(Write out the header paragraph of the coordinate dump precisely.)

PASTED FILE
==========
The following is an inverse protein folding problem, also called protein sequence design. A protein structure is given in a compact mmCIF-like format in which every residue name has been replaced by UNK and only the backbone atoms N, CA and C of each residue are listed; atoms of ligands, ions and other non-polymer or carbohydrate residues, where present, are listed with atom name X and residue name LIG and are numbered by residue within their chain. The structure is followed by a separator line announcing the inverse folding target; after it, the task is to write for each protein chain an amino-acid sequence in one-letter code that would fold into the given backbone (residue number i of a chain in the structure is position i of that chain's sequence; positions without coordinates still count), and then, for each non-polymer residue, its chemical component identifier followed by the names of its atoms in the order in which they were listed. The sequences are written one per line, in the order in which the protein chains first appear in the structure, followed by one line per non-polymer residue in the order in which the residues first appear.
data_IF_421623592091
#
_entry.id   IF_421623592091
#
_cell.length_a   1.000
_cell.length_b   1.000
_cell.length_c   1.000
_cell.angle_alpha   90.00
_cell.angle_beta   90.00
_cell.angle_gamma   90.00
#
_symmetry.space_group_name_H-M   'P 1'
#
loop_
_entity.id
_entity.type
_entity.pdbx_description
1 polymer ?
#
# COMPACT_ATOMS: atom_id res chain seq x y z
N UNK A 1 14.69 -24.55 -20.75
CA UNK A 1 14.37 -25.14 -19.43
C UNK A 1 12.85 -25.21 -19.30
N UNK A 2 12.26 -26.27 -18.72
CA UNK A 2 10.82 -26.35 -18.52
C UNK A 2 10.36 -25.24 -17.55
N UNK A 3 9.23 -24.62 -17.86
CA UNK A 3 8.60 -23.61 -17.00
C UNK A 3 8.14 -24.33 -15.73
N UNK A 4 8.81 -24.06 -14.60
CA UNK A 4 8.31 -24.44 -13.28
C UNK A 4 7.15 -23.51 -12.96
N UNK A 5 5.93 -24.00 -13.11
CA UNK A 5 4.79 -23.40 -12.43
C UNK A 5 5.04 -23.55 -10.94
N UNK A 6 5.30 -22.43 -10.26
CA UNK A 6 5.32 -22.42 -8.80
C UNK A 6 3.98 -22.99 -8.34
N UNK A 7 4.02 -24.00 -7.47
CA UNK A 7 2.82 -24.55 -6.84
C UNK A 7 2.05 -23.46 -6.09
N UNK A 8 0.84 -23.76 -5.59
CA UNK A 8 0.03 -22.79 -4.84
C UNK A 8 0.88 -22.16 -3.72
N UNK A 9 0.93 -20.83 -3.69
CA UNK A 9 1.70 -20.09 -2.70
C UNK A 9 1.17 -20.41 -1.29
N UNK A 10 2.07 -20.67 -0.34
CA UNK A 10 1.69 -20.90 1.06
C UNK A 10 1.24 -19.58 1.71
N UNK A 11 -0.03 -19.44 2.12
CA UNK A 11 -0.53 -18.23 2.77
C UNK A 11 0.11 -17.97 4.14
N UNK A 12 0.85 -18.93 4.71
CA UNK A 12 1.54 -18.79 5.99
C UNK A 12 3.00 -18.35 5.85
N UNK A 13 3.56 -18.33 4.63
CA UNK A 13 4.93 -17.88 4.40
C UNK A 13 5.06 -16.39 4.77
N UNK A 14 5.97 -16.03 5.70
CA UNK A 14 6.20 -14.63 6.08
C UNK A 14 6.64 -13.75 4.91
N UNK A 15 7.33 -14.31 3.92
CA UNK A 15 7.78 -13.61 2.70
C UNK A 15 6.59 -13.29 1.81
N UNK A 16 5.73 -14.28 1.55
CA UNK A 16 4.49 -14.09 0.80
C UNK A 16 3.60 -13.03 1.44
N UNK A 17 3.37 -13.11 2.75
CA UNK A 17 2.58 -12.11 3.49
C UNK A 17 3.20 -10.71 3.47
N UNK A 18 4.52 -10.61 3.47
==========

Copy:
The following is an inverse protein folding problem, also called protein sequence design. A protein structure is given in a compact mmCIF-like format in which every residue name has been replaced by UNK and only the backbone atoms N, CA and C of each residue are listed; atoms of ligands, ions and other non-polymer or carbohydrate residues, where present, are listed with atom name X and residue name LIG and are numbered by residue within their chain. The structure is followed by a separator line announcing the inverse folding target; after it, the task is to write for each protein chain an amino-acid sequence in one-letter code that would fold into the given backbone (residue number i of a chain in the structure is position i of that chain's sequence; positions without coordinates still count), and then, for each non-polymer residue, its chemical component identifier followed by the names of its atoms in the order in which they were listed. The sequences are written one per line, in the order in which the protein chains first appear in the structure, followed by one line per non-polymer residue in the order in which the residues first appear.